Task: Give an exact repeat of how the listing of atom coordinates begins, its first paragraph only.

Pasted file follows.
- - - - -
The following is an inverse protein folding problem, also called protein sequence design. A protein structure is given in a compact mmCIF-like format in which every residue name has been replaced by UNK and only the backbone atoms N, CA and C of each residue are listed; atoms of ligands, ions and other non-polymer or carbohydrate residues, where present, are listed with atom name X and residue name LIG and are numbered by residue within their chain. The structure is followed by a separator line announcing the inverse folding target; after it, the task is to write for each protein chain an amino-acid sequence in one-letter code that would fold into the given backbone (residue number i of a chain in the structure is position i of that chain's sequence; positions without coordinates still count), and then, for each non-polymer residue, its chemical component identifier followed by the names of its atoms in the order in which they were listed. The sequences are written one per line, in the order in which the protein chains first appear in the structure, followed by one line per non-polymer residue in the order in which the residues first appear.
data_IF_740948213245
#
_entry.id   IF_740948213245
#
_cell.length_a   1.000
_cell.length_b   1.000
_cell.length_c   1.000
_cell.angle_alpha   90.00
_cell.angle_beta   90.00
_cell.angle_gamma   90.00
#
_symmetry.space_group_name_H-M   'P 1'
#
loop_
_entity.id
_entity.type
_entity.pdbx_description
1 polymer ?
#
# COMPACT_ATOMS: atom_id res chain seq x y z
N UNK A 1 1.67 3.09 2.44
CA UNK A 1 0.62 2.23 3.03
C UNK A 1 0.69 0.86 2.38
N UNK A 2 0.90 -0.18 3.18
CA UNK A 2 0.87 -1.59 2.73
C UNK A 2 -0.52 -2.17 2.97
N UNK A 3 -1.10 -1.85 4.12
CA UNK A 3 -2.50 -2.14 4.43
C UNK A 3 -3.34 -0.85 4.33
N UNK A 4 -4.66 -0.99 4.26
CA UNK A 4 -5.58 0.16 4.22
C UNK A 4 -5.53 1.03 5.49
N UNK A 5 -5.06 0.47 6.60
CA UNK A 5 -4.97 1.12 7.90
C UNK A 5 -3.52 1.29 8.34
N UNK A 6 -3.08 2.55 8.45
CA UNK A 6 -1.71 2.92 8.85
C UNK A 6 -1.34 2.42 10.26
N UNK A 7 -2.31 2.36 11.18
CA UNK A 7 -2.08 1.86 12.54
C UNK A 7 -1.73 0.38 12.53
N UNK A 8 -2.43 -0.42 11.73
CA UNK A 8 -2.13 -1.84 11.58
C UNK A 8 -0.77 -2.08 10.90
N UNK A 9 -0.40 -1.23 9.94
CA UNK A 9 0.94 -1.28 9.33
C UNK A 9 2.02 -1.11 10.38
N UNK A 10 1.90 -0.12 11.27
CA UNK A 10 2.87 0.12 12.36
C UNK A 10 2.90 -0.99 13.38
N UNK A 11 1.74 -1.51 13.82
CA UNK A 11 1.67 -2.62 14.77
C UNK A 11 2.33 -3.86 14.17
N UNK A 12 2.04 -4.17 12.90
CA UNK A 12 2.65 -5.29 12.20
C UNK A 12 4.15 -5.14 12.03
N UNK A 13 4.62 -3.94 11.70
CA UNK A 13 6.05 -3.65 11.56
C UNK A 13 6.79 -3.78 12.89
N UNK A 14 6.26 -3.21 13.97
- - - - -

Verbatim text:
The following is an inverse protein folding problem, also called protein sequence design. A protein structure is given in a compact mmCIF-like format in which every residue name has been replaced by UNK and only the backbone atoms N, CA and C of each residue are listed; atoms of ligands, ions and other non-polymer or carbohydrate residues, where present, are listed with atom name X and residue name LIG and are numbered by residue within their chain. The structure is followed by a separator line announcing the inverse folding target; after it, the task is to write for each protein chain an amino-acid sequence in one-letter code that would fold into the given backbone (residue number i of a chain in the structure is position i of that chain's sequence; positions without coordinates still count), and then, for each non-polymer residue, its chemical component identifier followed by the names of its atoms in the order in which they were listed. The sequences are written one per line, in the order in which the protein chains first appear in the structure, followed by one line per non-polymer residue in the order in which the residues first appear.